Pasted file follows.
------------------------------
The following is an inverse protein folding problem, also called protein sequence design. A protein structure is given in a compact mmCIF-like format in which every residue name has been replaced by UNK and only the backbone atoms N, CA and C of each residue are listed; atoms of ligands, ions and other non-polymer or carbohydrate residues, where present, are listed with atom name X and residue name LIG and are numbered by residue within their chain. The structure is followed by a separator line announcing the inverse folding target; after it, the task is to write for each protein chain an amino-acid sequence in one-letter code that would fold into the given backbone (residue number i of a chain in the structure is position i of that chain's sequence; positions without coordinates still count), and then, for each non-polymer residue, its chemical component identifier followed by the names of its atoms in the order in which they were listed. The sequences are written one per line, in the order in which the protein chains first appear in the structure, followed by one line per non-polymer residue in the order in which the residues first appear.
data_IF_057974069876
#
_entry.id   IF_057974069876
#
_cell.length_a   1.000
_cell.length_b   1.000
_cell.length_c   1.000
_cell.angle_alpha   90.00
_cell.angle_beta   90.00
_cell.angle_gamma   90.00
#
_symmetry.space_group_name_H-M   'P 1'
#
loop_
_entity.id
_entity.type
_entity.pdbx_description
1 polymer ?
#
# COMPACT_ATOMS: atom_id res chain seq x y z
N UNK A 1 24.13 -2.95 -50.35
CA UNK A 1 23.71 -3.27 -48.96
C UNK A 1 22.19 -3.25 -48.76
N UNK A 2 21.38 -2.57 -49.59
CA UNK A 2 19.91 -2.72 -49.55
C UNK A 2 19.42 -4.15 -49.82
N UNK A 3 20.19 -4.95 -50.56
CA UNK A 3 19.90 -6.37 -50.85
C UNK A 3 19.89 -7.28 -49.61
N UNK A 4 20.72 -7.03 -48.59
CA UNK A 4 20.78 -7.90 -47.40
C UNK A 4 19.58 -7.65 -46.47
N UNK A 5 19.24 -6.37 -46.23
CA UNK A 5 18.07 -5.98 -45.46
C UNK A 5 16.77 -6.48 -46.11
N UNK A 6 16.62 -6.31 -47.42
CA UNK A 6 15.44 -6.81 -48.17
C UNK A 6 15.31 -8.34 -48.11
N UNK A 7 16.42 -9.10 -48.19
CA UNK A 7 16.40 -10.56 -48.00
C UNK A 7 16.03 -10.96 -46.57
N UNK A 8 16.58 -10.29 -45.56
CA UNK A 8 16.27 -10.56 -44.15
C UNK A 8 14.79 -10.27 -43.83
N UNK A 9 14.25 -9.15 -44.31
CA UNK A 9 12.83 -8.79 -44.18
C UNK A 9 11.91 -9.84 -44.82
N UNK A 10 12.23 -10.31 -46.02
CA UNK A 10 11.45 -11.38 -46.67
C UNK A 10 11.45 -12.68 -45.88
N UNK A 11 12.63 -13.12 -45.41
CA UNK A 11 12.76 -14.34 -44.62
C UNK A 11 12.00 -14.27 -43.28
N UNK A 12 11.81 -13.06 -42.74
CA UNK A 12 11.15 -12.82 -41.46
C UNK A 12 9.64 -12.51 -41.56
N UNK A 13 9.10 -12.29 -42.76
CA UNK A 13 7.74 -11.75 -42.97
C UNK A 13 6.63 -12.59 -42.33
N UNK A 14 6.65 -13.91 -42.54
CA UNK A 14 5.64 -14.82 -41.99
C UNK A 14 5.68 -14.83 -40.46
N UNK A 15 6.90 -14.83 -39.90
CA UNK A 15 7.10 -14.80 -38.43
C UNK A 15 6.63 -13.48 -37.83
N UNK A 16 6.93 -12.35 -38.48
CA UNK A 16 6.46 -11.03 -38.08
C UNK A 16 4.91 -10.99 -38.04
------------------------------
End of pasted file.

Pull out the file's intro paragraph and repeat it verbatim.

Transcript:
The following is an inverse protein folding problem, also called protein sequence design. A protein structure is given in a compact mmCIF-like format in which every residue name has been replaced by UNK and only the backbone atoms N, CA and C of each residue are listed; atoms of ligands, ions and other non-polymer or carbohydrate residues, where present, are listed with atom name X and residue name LIG and are numbered by residue within their chain. The structure is followed by a separator line announcing the inverse folding target; after it, the task is to write for each protein chain an amino-acid sequence in one-letter code that would fold into the given backbone (residue number i of a chain in the structure is position i of that chain's sequence; positions without coordinates still count), and then, for each non-polymer residue, its chemical component identifier followed by the names of its atoms in the order in which they were listed. The sequences are written one per line, in the order in which the protein chains first appear in the structure, followed by one line per non-polymer residue in the order in which the residues first appear.